How To Help An Adopted Child Cope With Divorce

Divorce is hard on children in general, but there can be another layer of difficultly in the case of adopted children. The loss of a family unit can serve to amplify some of the tough emotions adoptees are already dealing with. Adopted kids often struggle with the idea of whether they “belong” in a family, and this becomes even more complicated when a family is separating and splitting into two independent households.
On top of this, adoptees have often already experienced loss, and some experience trauma early on in life. A divorce will be yet another loss in the form of a solid family structure, something the child may have never even had until he or she was adopted. Throughout a divorce, the concept of family is essentially redefined, and your child may struggle to figure out where he or she fits into this new arrangement.
As an adoptive parent, you may also be experiencing some significant challenges. After all, to be able to adopt to begin with, you created a profile that highlighted the cohesion and strength of your family, but now the partnership between you and your spouse is ending. You may feel guilt and even hold yourself to a higher standard than families who did not adopt.
To handle all of this, it’s time to recommit to the well-being and health on your child. It can be hard to keep a “child first” mindset in times like this, but it is incredibly important to provide your child with stability and security.

Keep your boundaries

Try to keep the same rules, daily rituals and boundaries you had before intact. It is tempting to become the “fun” parent, letting rules go by the wayside, but you need to be the foundation your child can depend on. Thinking of the divorce as a battle or competition is an easy mindset to fall into, but it won’t do you or your child any good. Your words and actions will affect your child, so think before you speak or do something you’ll regret later. Do not badmouth the other parent in front of your child, and try not to undermine his or her decisions. Go in the opposite direction and affirm your child’s love for his or her other parent as best as you can.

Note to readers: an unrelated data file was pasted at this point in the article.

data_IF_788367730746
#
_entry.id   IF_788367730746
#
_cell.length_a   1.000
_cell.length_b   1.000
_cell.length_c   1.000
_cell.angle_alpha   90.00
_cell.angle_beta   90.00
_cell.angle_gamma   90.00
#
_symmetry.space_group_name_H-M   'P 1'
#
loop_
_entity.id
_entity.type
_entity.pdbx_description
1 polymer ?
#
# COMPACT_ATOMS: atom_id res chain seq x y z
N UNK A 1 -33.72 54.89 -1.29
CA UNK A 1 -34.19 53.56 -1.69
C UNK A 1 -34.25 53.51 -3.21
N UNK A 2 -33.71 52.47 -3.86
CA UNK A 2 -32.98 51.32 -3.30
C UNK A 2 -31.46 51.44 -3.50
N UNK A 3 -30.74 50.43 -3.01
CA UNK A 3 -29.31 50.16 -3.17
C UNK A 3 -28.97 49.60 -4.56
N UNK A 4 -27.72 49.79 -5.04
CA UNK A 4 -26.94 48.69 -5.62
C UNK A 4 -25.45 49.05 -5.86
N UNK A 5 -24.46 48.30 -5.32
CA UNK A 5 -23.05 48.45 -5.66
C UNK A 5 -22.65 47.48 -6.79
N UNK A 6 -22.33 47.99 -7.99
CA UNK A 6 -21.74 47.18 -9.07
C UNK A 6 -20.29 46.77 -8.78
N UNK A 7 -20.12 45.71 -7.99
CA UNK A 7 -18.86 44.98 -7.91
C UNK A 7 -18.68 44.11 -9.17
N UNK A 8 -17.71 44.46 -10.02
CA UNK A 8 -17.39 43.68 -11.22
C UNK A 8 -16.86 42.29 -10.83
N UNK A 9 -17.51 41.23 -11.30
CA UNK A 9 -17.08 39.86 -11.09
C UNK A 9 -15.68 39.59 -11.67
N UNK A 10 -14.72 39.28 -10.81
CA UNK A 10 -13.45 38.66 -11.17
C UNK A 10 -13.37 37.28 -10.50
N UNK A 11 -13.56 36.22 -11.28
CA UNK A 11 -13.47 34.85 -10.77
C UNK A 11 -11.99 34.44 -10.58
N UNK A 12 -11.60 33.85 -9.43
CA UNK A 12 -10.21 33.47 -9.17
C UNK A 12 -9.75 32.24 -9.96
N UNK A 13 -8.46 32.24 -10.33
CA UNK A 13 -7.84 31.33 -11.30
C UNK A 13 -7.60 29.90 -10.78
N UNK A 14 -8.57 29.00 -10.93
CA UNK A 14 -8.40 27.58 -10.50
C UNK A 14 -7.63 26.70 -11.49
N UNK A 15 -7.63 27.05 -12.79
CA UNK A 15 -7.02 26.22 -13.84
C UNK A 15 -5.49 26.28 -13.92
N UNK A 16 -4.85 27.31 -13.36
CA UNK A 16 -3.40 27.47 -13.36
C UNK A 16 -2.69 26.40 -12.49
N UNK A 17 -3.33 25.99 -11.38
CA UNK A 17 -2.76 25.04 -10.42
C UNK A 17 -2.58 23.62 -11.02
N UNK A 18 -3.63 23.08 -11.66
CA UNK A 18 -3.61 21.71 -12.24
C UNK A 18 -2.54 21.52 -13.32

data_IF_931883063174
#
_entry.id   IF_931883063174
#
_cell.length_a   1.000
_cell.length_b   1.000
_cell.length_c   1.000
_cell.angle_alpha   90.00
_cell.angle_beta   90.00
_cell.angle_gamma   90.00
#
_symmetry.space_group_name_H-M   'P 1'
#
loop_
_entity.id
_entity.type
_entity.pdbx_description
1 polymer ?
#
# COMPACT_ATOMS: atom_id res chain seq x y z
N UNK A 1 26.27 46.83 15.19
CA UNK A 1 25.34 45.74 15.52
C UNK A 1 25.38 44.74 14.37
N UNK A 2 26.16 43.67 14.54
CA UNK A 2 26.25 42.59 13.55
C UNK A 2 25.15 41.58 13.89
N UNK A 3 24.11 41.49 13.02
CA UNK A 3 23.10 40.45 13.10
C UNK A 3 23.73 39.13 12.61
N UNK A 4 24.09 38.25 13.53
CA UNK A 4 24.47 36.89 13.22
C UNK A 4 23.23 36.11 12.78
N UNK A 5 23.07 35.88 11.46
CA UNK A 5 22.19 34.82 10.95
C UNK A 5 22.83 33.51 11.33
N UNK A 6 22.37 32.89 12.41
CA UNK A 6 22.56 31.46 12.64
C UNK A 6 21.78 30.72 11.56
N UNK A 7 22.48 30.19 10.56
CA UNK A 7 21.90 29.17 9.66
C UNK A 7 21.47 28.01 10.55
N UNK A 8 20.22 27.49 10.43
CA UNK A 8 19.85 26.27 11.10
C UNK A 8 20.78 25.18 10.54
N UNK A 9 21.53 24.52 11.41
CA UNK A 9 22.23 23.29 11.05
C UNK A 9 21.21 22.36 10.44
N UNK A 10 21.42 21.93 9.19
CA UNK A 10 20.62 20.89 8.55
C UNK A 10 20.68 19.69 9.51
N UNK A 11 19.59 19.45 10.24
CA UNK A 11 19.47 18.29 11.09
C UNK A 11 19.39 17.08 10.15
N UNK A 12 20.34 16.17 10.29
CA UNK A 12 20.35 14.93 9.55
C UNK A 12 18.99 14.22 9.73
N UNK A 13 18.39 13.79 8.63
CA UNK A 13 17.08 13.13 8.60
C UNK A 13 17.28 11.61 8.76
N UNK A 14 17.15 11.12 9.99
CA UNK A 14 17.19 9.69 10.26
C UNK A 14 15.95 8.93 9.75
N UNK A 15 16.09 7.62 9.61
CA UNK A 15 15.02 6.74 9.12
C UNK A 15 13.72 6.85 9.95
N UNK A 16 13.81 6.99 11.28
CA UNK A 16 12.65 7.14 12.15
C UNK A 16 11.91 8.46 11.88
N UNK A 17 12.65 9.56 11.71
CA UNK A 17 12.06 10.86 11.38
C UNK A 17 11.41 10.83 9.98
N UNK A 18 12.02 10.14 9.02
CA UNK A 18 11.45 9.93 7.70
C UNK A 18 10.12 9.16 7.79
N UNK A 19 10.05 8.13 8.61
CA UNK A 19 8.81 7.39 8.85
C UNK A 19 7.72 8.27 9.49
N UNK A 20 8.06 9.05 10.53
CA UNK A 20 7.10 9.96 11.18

Remember you are a role model

You are your child’s most important teacher and their primary role model. Consider how you are teaching them to deal with negative emotions like grief and anger and how you’re showing them to handle adversity. If you looked at yourself from a third party’s view, would you be the type of teacher you would want for your child? It is okay to show them healthy reactions to things like anger and sadness, but don’t forget to show them strength and joy, too.

Do not let your kid shoulder the blame

Sometimes, children blame themselves for a divorce. Reassure your child that the divorce is a decision you have made and not something that he or she has caused. Remind him or her that the divorce does not mean you or the other parent love him or her any less.
If your child is really struggling or even if he or she seems completely okay, consider taking him or her to a counselor. Your child may not want to discuss his or her feelings with you yet, but he or she may be willing to speak openly to a counselor who can help.
If you have any concerns about parenting plan creation or other aspects of the divorce, speak to a family law attorney as soon as possible. An attorney can answer your questions and ensure your rights are protected throughout the process.